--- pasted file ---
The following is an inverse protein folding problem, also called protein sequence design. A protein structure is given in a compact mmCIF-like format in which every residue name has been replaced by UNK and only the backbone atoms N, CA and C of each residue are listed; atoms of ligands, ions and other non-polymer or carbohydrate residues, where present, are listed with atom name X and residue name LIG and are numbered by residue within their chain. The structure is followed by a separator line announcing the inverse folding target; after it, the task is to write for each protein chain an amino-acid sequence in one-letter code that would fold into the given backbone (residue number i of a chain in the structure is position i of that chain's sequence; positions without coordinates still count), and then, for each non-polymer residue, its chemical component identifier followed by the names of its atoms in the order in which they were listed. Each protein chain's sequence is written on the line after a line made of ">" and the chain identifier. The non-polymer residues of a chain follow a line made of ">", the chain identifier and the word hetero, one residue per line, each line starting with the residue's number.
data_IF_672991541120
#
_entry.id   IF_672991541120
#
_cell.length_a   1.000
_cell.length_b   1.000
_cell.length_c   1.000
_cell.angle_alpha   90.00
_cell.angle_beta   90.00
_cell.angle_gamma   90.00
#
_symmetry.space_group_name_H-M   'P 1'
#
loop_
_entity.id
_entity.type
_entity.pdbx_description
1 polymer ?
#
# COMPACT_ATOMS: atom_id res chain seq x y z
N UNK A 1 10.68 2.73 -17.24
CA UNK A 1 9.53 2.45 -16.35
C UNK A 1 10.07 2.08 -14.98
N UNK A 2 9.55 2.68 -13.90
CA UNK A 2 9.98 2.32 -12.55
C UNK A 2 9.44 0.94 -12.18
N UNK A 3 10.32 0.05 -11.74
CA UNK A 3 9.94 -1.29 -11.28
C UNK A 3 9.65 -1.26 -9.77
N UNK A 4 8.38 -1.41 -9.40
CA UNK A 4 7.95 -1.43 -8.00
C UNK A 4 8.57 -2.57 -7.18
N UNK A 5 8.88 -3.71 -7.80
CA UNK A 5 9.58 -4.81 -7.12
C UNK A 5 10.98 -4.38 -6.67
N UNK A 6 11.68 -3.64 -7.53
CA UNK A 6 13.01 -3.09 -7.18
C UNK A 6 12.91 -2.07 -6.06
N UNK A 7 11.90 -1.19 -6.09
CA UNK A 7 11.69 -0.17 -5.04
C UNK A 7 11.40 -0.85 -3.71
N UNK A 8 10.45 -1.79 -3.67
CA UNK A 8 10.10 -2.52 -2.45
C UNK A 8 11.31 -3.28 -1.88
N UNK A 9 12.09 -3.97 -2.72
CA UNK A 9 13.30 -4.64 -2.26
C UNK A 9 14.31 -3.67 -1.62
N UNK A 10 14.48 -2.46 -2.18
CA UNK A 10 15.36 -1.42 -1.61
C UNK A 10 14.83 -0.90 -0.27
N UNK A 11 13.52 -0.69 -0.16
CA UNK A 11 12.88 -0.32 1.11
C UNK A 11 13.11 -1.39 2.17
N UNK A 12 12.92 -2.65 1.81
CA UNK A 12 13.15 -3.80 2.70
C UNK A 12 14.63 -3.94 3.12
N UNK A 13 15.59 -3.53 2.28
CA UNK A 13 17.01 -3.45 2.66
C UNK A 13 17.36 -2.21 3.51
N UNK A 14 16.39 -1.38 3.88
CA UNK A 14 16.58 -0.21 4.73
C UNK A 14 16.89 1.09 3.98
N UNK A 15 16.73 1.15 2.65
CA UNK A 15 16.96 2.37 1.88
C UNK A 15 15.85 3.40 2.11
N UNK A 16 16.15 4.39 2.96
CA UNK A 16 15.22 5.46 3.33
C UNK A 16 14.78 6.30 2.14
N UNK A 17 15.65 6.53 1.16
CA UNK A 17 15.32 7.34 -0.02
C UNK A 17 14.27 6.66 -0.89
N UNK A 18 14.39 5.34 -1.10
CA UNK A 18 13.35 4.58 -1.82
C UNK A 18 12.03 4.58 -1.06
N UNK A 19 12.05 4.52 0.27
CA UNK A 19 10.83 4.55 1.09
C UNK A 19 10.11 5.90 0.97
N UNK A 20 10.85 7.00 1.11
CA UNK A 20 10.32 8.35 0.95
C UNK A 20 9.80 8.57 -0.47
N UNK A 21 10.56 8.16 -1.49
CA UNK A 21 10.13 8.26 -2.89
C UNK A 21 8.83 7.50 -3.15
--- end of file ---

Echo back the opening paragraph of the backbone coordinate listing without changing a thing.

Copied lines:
The following is an inverse protein folding problem, also called protein sequence design. A protein structure is given in a compact mmCIF-like format in which every residue name has been replaced by UNK and only the backbone atoms N, CA and C of each residue are listed; atoms of ligands, ions and other non-polymer or carbohydrate residues, where present, are listed with atom name X and residue name LIG and are numbered by residue within their chain. The structure is followed by a separator line announcing the inverse folding target; after it, the task is to write for each protein chain an amino-acid sequence in one-letter code that would fold into the given backbone (residue number i of a chain in the structure is position i of that chain's sequence; positions without coordinates still count), and then, for each non-polymer residue, its chemical component identifier followed by the names of its atoms in the order in which they were listed. Each protein chain's sequence is written on the line after a line made of ">" and the chain identifier. The non-polymer residues of a chain follow a line made of ">", the chain identifier and the word hetero, one residue per line, each line starting with the residue's number.